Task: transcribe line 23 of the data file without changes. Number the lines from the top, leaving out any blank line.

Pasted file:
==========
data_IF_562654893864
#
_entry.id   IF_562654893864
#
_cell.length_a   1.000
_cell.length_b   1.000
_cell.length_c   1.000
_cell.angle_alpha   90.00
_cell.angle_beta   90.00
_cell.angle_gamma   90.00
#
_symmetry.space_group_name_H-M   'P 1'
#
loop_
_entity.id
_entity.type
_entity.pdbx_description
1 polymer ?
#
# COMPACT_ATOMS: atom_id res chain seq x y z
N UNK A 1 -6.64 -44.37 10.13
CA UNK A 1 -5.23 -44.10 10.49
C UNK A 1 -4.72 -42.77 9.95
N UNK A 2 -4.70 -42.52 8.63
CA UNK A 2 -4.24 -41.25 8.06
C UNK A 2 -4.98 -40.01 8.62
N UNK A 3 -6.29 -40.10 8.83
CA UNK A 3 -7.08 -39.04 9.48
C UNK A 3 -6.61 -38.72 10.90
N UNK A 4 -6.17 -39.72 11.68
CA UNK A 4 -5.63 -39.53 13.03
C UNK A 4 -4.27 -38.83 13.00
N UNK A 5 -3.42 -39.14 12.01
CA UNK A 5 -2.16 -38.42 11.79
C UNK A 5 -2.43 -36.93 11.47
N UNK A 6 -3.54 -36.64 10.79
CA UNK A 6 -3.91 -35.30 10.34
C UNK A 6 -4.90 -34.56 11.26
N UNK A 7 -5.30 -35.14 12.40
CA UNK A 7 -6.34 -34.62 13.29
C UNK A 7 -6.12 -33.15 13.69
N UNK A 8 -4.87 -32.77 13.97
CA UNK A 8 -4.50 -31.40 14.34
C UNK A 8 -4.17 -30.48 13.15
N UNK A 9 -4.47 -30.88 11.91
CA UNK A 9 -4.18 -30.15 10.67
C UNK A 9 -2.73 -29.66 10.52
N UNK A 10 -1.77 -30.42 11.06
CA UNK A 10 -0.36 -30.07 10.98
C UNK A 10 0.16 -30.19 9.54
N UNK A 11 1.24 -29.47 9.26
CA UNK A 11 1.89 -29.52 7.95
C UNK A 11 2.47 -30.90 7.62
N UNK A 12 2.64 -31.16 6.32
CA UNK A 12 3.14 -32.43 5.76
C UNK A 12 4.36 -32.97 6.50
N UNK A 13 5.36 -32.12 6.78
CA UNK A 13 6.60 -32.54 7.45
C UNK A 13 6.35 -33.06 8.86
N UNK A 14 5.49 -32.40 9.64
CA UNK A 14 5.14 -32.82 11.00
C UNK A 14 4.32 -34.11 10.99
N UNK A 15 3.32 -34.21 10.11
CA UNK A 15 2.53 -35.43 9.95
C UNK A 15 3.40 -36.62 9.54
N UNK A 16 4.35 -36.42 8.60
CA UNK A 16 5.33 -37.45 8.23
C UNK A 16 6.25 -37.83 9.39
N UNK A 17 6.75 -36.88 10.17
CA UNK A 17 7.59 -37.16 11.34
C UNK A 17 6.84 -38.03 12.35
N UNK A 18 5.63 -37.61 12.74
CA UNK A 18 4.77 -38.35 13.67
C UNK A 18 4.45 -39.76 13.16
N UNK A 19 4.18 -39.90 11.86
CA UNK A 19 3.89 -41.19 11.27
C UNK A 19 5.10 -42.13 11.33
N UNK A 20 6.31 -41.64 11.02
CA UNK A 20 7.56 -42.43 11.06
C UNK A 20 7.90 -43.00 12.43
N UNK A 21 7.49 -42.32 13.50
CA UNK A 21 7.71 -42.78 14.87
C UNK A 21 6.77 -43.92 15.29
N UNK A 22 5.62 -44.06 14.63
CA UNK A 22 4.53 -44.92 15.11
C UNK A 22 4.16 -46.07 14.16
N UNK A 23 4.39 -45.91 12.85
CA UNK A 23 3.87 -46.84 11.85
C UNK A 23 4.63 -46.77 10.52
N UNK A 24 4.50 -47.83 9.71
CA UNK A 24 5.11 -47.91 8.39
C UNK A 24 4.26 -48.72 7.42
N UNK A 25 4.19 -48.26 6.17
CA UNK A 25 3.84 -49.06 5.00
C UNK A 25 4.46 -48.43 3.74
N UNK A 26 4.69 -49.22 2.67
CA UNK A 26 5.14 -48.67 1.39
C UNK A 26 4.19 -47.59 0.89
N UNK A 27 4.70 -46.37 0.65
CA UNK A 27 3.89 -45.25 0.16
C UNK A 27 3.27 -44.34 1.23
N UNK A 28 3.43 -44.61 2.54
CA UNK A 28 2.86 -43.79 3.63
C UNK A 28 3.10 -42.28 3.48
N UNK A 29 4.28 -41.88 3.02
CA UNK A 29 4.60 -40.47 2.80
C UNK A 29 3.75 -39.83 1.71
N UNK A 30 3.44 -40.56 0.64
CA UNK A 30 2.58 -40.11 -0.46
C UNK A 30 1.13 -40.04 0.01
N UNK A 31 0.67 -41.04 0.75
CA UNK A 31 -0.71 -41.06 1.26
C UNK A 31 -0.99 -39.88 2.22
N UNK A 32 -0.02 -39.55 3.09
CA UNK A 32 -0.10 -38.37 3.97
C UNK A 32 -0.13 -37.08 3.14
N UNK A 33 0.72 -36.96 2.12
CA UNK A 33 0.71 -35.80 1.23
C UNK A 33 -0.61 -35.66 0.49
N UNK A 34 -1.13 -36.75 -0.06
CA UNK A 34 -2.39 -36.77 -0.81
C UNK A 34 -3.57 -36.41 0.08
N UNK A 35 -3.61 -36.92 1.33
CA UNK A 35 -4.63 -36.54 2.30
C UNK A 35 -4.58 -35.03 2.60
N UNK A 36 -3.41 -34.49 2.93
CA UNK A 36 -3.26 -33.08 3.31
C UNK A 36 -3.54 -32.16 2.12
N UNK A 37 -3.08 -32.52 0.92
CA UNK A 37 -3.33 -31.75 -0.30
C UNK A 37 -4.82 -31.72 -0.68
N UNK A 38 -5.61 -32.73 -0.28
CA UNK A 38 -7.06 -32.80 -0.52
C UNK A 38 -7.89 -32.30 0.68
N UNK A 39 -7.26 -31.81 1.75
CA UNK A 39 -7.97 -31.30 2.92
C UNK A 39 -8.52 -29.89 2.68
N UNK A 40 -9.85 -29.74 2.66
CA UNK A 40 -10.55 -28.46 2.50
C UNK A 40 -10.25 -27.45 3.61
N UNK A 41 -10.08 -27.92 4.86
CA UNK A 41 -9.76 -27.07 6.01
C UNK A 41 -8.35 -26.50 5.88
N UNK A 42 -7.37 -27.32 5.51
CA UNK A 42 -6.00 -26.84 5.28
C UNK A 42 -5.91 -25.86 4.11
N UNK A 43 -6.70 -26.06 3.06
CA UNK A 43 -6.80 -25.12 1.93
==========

C UNK A 1 -4.72 -42.77 9.95